The concept of “autism” originated with the Swiss psychiatrist Eugen Bleuler (1911), who coined the term to refer to the “detachment from the outside world” and the “preponderance of introversion” that he observed in adults with schizophrenia. Bleuler believed that the other pathological accentuation of autistic thinking that occurred in schizophrenia reflected a disintegration of mental function and was associated with other disturbances, including lack of initiative and persistence, aimlessness, impulsivity, bizarre behavior, disordered attention, obsessional and automatic acts, and loss of contact with reality.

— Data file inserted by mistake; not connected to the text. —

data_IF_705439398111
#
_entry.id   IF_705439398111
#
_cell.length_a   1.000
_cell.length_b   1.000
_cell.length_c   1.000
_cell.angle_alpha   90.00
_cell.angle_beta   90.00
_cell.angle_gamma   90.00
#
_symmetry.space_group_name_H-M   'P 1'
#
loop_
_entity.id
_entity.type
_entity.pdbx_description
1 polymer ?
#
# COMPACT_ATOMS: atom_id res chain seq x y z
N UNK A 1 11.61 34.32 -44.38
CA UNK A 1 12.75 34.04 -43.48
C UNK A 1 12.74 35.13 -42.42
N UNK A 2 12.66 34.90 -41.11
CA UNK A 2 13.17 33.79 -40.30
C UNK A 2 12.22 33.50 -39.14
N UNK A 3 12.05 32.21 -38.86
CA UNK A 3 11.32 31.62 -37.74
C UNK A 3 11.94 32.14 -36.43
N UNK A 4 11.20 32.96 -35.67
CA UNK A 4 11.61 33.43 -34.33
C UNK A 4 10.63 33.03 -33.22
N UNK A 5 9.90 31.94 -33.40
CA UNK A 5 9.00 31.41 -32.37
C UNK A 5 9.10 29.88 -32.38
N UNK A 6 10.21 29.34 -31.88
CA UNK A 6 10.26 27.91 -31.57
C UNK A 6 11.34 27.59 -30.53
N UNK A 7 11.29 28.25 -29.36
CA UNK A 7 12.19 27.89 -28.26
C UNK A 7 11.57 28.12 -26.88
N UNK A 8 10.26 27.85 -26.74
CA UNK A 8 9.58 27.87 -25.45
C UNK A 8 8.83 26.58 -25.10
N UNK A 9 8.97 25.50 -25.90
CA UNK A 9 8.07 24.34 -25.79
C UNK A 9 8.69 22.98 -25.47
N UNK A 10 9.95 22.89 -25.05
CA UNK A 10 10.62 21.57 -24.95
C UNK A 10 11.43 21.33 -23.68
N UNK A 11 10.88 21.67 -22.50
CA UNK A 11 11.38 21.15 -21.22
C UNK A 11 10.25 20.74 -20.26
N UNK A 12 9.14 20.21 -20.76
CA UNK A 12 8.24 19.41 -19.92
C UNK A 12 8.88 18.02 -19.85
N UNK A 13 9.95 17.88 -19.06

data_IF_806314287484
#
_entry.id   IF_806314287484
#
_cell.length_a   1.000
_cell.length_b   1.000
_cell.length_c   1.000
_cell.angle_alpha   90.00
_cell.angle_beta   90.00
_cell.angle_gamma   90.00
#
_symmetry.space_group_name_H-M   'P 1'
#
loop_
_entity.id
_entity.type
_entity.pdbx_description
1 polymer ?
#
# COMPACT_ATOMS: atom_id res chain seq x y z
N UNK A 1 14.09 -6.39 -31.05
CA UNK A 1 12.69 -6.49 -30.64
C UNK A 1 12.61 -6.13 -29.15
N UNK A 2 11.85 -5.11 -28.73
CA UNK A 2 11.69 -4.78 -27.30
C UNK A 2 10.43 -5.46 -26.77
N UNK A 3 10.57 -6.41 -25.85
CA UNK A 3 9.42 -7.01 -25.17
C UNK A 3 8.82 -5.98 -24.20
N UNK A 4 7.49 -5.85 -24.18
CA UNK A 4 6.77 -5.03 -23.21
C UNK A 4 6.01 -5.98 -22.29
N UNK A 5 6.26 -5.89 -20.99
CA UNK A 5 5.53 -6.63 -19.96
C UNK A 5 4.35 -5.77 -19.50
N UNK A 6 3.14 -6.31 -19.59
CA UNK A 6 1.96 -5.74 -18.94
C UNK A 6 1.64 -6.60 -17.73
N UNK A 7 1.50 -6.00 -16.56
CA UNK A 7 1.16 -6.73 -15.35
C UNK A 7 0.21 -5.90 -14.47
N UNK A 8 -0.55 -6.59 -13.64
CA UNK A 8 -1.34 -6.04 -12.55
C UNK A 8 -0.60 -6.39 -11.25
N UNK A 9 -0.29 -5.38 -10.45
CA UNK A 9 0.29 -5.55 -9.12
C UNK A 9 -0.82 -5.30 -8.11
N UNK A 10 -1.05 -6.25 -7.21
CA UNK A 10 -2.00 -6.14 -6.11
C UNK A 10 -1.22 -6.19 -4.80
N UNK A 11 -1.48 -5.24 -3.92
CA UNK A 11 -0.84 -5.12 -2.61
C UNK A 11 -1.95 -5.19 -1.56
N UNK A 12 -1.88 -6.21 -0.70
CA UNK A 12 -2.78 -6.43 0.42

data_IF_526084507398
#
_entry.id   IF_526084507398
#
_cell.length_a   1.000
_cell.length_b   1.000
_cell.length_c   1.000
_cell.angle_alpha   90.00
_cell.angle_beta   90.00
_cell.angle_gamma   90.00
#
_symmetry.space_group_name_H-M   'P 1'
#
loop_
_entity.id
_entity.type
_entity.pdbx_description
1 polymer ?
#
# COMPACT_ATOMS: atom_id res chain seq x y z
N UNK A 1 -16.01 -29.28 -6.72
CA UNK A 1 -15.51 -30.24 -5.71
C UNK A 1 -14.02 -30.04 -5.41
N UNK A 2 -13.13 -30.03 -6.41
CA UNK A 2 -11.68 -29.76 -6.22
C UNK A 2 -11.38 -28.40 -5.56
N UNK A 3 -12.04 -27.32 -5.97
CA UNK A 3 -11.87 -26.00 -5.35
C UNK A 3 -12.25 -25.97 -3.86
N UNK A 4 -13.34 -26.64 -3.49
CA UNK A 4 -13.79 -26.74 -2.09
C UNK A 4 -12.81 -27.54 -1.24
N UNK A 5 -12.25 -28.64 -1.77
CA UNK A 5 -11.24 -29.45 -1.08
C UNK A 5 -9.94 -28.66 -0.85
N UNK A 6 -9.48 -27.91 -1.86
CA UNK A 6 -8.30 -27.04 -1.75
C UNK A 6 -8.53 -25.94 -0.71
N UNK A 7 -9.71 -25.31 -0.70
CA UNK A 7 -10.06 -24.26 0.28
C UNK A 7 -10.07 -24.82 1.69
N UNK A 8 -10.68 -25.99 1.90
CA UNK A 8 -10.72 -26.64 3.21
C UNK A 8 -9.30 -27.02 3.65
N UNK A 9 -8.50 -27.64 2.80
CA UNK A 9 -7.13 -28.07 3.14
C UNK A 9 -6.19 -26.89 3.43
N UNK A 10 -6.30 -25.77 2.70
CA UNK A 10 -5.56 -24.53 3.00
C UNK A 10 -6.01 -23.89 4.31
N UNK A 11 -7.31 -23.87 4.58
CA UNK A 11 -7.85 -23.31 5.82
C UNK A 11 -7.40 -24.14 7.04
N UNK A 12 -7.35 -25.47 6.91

Around this time, several reports suggested that the onset of this form of deterioration, previously referred to as dementia praecox, could emerge in children following a period of seemingly normal development (DeSanctis, 1908; Heller, 1908). In due course, the concept of autism was adopted to describe congenital forms of psychopathology in which children failed to develop adequate or appropriate levels of affective contact with others, instead remaining withdrawn and self-absorbed. The Russian neurologist Ewa Ssucharewa, for example, embraced the concept in describing an “autistic attitude” that she had observed in children described as having a schizoid personality disorder (Ssucharewa, 1926). This “attitude” was reflected in social avoidance and a preference for fantasy stories and fairy tales, and was accompanied by characteristic oddities of thinking (perseveration, rumination, and rationalization), emotional dysregulation, and the presence of echolalia, impulsivity, and stereotypic behavior. The Austrian psychiatrist Hans Asperger subsequently utilized the term “autistic psychopathy” to characterize a very similar group of children who seemed self-absorbed in special interests or obsessions and were unaware or unconcerned with social norms and expectations to an extent that they had profound difficulties negotiating social interactions with others (Asperger, 1944).